Insights and Inspiration
No Care and No Responsibility
12 January 2017
There are two recent cases on child support that, for different reasons, have outcomes that seem harsh on the payer.
In P v Child Support Registrar a judge of the Federal Court of Australia had to deal with the case of a father who was assessed to pay child support based on the number of nights that the child in question was in the care of the mother and in the care of the father. This is the way, at least in part, that the child support assessment scheme is organised and works, but in this case there was quite a trail of litigation. The Child Support Agency (Department of Human Services) made an assessment, the father would have objected, the objection would have been refused, presumably it was then appealed by the father to the Administrative Appeals Tribunal and then ultimately to a judge in the Federal Court. There must have been a lot riding on this.
Essentially the father's argument was that if he was paying for the child to go to boarding school, the child was not in the mother's care but in fact was living at his expense anyway. Therefore, the father argued, he should not be paying child support for a period that the child was not in the mother's care.
You would think that that argument had some merit. But the judge did not agree. This is because the judge said that there are aspects of the child's care other than accommodation, food and clothing that the mother still has to assume. As the judge said, this "ignores the level of care provided during this time. She sees or speaks to (the child) every day during the week while he is at school, is involved in parenting teacher meetings, and is listed as the child's emergency contact. She has equal shared parental responsibility so she is involved in all the decisions about his health care, medical treatment or education".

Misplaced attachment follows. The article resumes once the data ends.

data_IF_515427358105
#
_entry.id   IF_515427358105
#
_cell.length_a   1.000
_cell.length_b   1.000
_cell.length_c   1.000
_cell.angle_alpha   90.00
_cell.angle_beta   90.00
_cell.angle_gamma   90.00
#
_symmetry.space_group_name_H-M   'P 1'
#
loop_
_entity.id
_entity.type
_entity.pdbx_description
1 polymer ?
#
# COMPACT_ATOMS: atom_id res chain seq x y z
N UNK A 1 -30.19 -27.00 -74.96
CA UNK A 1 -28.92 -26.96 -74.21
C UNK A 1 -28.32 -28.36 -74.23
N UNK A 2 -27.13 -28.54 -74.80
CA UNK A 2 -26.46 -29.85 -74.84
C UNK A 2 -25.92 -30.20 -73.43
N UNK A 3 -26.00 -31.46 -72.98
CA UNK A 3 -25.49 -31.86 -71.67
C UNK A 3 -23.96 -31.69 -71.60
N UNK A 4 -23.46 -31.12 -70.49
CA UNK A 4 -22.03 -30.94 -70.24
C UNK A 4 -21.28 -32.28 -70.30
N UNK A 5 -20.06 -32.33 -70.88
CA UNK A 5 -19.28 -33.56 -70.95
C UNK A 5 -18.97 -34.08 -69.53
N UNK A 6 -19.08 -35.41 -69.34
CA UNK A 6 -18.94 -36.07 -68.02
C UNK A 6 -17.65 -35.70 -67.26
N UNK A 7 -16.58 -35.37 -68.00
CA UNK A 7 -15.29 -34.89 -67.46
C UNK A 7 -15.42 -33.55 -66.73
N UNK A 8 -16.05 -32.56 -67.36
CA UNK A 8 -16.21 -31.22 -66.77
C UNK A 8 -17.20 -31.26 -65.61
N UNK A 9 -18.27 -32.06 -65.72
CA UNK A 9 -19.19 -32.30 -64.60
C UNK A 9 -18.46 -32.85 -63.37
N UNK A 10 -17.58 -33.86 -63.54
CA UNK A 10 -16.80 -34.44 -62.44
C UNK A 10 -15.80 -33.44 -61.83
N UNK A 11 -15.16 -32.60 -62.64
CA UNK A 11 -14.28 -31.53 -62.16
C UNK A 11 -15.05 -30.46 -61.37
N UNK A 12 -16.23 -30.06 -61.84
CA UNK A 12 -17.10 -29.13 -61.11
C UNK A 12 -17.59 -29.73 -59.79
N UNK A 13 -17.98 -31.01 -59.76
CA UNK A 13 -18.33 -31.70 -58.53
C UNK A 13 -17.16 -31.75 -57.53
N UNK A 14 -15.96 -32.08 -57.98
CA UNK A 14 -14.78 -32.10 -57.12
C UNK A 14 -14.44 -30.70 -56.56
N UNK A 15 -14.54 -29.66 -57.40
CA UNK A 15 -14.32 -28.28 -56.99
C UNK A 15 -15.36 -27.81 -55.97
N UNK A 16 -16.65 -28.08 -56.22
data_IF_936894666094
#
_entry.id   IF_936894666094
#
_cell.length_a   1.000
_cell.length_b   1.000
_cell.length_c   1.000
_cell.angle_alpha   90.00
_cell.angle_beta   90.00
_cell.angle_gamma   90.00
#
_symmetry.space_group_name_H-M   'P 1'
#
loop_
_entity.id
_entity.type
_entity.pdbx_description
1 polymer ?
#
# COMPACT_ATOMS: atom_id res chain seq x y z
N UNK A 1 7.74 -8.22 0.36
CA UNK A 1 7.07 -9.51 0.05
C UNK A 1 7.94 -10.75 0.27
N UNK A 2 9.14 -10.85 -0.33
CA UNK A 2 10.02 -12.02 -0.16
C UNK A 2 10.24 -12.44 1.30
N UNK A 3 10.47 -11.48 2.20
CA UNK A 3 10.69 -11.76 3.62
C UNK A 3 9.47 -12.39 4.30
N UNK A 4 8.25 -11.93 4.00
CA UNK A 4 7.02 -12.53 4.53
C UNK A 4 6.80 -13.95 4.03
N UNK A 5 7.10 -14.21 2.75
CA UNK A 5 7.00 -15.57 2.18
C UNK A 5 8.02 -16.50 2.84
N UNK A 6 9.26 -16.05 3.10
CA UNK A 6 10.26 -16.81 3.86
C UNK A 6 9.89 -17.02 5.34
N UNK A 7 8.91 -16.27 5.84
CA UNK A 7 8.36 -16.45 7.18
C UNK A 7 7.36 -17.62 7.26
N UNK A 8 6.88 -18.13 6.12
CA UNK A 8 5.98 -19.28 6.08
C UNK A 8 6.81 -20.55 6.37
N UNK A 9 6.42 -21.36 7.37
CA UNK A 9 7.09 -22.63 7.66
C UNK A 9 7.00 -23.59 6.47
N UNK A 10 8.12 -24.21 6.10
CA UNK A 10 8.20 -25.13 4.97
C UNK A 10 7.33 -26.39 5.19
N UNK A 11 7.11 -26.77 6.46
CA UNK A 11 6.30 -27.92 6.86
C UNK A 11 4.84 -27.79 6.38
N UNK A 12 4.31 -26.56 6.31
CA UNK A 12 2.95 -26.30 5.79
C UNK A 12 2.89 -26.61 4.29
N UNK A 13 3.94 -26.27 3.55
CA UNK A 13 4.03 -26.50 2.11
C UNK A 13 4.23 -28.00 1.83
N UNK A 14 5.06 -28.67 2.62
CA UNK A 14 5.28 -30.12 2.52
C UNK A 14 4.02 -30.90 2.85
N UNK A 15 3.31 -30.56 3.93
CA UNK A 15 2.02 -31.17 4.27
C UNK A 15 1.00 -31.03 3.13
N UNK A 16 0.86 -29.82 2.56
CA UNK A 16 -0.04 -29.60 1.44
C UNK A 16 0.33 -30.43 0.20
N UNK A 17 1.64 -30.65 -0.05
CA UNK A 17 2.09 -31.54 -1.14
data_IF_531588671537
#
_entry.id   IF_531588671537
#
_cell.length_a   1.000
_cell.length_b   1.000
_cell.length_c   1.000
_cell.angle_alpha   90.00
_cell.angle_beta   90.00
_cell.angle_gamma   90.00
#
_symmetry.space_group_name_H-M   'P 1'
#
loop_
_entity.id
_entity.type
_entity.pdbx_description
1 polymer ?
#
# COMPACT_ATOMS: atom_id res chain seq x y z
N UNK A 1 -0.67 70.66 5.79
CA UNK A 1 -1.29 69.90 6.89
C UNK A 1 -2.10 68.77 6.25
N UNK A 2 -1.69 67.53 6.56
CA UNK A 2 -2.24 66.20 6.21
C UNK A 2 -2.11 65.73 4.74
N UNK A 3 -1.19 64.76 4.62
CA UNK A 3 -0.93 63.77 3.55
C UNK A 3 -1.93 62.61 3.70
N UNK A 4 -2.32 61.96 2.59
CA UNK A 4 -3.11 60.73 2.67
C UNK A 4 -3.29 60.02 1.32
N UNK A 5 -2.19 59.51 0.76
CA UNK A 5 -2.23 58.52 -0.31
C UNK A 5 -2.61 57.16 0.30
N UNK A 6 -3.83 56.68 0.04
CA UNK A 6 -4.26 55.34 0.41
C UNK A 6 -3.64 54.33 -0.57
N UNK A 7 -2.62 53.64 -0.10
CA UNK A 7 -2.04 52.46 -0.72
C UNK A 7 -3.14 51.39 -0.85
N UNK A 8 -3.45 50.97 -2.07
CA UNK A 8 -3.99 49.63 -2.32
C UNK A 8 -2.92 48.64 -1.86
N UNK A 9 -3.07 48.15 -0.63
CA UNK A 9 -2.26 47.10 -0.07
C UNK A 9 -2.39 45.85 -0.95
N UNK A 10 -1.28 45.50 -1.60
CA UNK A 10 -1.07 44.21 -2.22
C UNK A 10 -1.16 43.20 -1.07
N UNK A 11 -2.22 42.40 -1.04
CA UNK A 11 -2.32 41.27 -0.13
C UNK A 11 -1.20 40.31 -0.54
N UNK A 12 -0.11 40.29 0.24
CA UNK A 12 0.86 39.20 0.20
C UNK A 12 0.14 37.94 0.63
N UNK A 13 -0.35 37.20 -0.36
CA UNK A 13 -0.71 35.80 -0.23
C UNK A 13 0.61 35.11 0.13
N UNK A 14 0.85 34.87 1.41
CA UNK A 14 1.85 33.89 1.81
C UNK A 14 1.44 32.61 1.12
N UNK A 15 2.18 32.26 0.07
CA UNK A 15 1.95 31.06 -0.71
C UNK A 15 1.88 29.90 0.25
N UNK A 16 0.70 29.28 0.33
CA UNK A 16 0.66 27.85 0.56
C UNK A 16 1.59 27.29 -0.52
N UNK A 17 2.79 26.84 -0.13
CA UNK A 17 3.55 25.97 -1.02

While that may well be true, it doesn't seem to me to be what child support is all about: child support would appear to be about sharing the cost of maintaining the child. The cost of the daily phone calls, the cost of going to parent teacher meetings, and being an emergency contact do appear not to be considerable at all let alone relevant, and no doubt if the father were asked would he rather pay all of the cost of being the emergency contact or making the phone calls or being involved in decisions he would gladly accept that rather than the obligation to pay for child support when he was already paying the boarding fees.
The next decision, Masters and Cheyne 2016 Fam CAFC 255, but while harsh, the Court's reasoning is understandable. There the parents entered into a Binding Child Support Agreement. A Child Support Agreement is designed to avoid being caught up in and bound by the child support assessment process. It is a private contract between the parents but lodged with the Child Support Agency because it means that the Agency opts out of this families child support issues.
There are two kinds of child support agreement, limited and binding and this one was binding. How binding was the subject of the case.
At the time the couple entered into the child support agreement the children were living primarily with their mother. By the time the father's application to be relieved from the burden of the child support agreement came to court, there was only one child, the other two having grown up, and that child was living primarily with the father and hardly seeing the mother at all. On that basis, the father said that he should not be paying for a child to be supported by the child's mother when he was already paying for the child to live with him.
Again, that would seem fair and reasonable but the argument did not succeed because of the very binding nature of a binding child support agreement. What the court said was that a change in parenting arrangements was one of the risks that the parties had to look at before deciding whether to enter into a binding child support agreement at all. Binding meant binding. The circumstances in which it could be set aside were very limited, extraordinary, and not able reasonably to be foreseen.
Child support issues are often complicated and the choice of opting into the system of child support, or opting out and choosing between the two kinds of private agreements available, is a complex one and requires expert attention.
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